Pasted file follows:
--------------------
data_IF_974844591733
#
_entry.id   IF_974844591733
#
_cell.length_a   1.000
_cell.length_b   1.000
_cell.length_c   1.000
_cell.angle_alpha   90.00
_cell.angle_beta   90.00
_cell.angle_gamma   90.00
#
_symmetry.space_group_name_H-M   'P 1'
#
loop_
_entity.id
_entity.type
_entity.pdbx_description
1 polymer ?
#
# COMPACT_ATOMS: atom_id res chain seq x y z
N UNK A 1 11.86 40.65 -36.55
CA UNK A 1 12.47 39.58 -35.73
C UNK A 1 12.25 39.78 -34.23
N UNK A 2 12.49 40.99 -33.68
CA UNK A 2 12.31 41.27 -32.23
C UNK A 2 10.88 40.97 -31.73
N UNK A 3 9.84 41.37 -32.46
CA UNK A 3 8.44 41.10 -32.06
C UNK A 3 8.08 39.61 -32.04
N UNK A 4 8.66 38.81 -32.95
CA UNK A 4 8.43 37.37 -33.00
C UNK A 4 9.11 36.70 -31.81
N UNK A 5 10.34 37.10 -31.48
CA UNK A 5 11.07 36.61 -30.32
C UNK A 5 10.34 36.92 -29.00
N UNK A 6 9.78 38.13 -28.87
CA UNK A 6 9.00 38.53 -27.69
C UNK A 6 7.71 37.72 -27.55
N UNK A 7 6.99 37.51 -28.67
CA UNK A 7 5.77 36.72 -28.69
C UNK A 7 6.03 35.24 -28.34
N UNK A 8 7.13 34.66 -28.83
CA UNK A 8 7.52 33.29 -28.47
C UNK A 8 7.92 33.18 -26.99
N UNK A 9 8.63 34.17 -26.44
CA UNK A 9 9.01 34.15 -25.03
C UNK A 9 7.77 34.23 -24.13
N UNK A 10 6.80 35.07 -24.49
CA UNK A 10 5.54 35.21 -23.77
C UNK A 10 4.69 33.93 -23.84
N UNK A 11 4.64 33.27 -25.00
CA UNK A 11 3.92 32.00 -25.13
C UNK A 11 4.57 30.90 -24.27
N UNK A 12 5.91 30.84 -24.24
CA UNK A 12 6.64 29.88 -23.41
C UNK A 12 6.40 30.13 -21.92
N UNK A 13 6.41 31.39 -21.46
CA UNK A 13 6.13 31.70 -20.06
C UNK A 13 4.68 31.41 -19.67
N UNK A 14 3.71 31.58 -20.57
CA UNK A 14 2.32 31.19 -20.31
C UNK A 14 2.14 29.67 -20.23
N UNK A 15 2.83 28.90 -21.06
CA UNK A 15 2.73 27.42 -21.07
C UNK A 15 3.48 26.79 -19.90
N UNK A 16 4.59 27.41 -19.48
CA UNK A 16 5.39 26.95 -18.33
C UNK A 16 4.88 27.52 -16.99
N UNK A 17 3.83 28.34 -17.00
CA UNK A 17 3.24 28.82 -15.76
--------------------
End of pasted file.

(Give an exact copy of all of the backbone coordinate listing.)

data_IF_974844591733
#
_entry.id   IF_974844591733
#
_cell.length_a   1.000
_cell.length_b   1.000
_cell.length_c   1.000
_cell.angle_alpha   90.00
_cell.angle_beta   90.00
_cell.angle_gamma   90.00
#
_symmetry.space_group_name_H-M   'P 1'
#
loop_
_entity.id
_entity.type
_entity.pdbx_description
1 polymer ?
#
# COMPACT_ATOMS: atom_id res chain seq x y z
N UNK A 1 11.86 40.65 -36.55
CA UNK A 1 12.47 39.58 -35.73
C UNK A 1 12.25 39.78 -34.23
N UNK A 2 12.49 40.99 -33.68
CA UNK A 2 12.31 41.27 -32.23
C UNK A 2 10.88 40.97 -31.73
N UNK A 3 9.84 41.37 -32.46
CA UNK A 3 8.44 41.10 -32.06
C UNK A 3 8.08 39.61 -32.04
N UNK A 4 8.66 38.81 -32.95
CA UNK A 4 8.43 37.37 -33.00
C UNK A 4 9.11 36.70 -31.81
N UNK A 5 10.34 37.10 -31.48
CA UNK A 5 11.07 36.61 -30.32
C UNK A 5 10.34 36.92 -29.00
N UNK A 6 9.78 38.13 -28.87
CA UNK A 6 9.00 38.53 -27.69
C UNK A 6 7.71 37.72 -27.55
N UNK A 7 6.99 37.51 -28.67
CA UNK A 7 5.77 36.72 -28.69
C UNK A 7 6.03 35.24 -28.34
N UNK A 8 7.13 34.66 -28.83
CA UNK A 8 7.52 33.29 -28.47
C UNK A 8 7.92 33.18 -26.99
N UNK A 9 8.63 34.17 -26.44
CA UNK A 9 9.01 34.15 -25.03
C UNK A 9 7.77 34.23 -24.13
N UNK A 10 6.80 35.07 -24.49
CA UNK A 10 5.54 35.21 -23.77
C UNK A 10 4.69 33.93 -23.84
N UNK A 11 4.64 33.27 -25.00
CA UNK A 11 3.92 32.00 -25.13
C UNK A 11 4.57 30.90 -24.27
N UNK A 12 5.91 30.84 -24.24
CA UNK A 12 6.64 29.88 -23.41
C UNK A 12 6.40 30.13 -21.92
N UNK A 13 6.41 31.39 -21.46
CA UNK A 13 6.13 31.70 -20.06
C UNK A 13 4.68 31.41 -19.67
N UNK A 14 3.71 31.58 -20.57
CA UNK A 14 2.32 31.19 -20.31
C UNK A 14 2.14 29.67 -20.23
N UNK A 15 2.83 28.90 -21.06
CA UNK A 15 2.73 27.42 -21.07
C UNK A 15 3.48 26.79 -19.90
N UNK A 16 4.59 27.41 -19.48
CA UNK A 16 5.39 26.95 -18.33
C UNK A 16 4.88 27.52 -16.99
N UNK A 17 3.83 28.34 -17.00
CA UNK A 17 3.24 28.82 -15.76